This study had a few limitations. The participant group was small and voluntary, meaning that the results are not generalizable. The focus group was especially small, with only three participants. In addition, the data regarding participants' confidence in and plans for incorporating GIS into their curriculum was self-reported and does not reflect how those educators implemented technology in reality.
Educators should utilize GIS as a tool to engage students in active learning and inquiry-based learning where students ask and answer their own questions. This study suggested that GIS professional development workshops taught within the TPACK framework should be conducted to help educators incorporate GIS technology into their curriculum. The workshops should provide a basic understanding of GIS technology, strategies for integrating GIS into educational programming (including pre-designed lesson plans), and time for educators to discuss with one another how they plan to incorporate GIS into their classrooms.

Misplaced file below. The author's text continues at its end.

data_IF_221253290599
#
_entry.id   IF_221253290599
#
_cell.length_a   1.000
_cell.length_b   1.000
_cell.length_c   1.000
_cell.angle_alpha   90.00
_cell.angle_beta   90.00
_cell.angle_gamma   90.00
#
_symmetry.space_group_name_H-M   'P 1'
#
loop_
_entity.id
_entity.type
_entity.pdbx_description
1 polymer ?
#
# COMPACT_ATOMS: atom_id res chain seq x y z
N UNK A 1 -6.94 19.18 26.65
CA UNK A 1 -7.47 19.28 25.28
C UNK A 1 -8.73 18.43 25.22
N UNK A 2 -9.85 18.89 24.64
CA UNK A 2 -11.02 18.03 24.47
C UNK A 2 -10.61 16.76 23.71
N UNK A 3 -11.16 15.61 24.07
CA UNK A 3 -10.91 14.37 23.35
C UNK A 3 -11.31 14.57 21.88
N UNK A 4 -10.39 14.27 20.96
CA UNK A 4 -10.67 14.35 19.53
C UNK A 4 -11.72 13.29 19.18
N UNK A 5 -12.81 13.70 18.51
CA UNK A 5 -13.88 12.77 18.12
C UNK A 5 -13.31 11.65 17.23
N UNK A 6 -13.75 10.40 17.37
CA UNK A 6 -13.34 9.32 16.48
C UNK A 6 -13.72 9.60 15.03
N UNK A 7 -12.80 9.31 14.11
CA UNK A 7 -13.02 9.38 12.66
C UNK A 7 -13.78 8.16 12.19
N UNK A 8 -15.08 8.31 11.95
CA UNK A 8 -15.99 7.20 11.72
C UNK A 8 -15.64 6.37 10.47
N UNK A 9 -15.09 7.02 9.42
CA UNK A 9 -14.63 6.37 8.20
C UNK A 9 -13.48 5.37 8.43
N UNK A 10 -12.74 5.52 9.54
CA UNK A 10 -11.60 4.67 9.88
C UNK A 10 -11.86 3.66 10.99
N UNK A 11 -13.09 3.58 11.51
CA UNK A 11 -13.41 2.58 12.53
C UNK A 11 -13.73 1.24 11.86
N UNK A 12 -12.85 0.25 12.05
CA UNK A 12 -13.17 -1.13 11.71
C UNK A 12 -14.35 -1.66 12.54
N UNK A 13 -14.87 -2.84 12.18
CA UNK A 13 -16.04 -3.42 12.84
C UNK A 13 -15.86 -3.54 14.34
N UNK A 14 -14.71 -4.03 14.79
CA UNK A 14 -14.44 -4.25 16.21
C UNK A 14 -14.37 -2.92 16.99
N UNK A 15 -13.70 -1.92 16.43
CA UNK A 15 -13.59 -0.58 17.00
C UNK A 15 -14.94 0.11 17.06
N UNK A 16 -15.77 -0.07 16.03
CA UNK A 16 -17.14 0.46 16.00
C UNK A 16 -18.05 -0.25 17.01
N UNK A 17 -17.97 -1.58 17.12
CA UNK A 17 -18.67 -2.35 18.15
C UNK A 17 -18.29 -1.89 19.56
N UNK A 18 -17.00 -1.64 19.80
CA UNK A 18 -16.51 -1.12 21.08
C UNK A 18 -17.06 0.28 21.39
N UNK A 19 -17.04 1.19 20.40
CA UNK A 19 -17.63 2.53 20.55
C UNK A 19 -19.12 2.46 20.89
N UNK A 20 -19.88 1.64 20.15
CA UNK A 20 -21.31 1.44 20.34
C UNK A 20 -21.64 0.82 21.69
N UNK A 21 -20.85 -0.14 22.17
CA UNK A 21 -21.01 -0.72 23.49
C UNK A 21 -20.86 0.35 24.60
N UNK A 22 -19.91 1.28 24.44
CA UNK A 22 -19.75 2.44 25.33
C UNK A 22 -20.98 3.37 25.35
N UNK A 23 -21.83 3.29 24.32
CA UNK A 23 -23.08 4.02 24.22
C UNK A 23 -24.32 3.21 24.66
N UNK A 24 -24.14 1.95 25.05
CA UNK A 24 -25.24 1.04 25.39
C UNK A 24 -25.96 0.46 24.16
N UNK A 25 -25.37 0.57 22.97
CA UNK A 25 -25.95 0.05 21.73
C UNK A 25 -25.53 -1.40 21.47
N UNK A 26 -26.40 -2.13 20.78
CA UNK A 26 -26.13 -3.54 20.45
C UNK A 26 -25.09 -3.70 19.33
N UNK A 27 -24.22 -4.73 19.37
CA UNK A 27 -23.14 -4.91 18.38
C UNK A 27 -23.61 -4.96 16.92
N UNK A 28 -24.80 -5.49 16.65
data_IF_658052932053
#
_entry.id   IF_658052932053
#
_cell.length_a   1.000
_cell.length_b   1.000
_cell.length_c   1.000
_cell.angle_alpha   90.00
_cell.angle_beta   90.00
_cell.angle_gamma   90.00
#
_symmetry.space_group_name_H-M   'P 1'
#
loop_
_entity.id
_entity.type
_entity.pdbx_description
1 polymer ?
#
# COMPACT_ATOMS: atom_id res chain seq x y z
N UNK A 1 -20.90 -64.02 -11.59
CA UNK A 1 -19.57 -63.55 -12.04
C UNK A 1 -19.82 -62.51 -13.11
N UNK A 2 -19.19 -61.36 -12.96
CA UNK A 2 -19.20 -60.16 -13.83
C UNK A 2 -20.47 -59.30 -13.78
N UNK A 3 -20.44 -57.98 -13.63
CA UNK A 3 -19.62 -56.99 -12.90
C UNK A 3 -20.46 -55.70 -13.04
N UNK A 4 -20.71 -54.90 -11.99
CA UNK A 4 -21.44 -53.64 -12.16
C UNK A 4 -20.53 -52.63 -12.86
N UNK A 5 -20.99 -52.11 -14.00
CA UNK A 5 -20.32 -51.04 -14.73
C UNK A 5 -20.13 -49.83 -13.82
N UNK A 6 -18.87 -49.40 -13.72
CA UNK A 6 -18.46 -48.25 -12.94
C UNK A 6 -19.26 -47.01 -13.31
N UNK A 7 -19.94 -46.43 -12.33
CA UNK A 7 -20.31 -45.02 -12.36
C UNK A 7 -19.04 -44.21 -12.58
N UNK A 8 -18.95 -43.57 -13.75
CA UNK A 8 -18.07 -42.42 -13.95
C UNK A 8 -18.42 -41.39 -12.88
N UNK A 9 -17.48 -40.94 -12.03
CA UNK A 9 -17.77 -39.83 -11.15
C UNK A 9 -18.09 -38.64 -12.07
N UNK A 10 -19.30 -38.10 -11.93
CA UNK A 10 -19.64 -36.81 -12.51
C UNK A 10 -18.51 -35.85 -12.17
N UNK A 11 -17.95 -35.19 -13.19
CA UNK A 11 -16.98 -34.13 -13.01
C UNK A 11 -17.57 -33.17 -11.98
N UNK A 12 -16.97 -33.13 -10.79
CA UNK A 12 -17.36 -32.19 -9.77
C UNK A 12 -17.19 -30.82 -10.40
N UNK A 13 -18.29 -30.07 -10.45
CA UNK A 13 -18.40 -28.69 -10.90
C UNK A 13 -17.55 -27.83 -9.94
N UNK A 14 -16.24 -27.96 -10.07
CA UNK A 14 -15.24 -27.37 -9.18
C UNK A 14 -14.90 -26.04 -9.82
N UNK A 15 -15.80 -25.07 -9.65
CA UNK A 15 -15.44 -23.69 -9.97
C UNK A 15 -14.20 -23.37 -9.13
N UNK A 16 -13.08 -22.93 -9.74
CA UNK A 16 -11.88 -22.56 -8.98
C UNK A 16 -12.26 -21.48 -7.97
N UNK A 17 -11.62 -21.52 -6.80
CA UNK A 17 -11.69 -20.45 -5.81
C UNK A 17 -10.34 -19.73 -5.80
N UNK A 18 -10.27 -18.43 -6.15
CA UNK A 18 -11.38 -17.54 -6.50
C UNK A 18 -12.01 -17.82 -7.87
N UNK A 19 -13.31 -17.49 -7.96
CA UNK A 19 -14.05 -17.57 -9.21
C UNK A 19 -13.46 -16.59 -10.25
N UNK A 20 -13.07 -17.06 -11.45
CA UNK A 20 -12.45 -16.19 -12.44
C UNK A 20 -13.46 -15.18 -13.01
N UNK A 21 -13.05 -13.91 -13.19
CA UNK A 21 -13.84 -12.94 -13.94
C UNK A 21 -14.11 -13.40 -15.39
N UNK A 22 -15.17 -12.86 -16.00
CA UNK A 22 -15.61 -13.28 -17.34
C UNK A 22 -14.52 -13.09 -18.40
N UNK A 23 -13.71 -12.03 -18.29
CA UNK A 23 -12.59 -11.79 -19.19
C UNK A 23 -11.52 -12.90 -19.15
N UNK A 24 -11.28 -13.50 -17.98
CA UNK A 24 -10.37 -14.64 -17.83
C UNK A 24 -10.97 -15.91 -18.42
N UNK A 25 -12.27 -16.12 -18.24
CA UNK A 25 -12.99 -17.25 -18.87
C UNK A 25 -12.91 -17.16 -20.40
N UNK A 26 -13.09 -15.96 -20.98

The Bottom Line
<p>An important component of environmental education (EE) is teaching students tangible skills they can apply to environmental issues. Geospatial Information Systems (GIS) technology is a useful tool that students can use to help solve environmental challenges. Still, educators need to be trained to understand GIS themselves and how they can incorporate the technology into their lesson plans. Technological Pedagogical Content Knowledge (TPACK) is a framework that helps educators incorporate technology into curriculum. This study investigated how a TPACK-based GIS professional development course in Los Angeles County, CA impacted 24 middle and high school educators. The results showed that the professional development workshop was effective in providing educators with the confidence and strategies to include GIS into their programming. Educators should incorporate GIS in classrooms to promote active and inquiry-based learning.</p>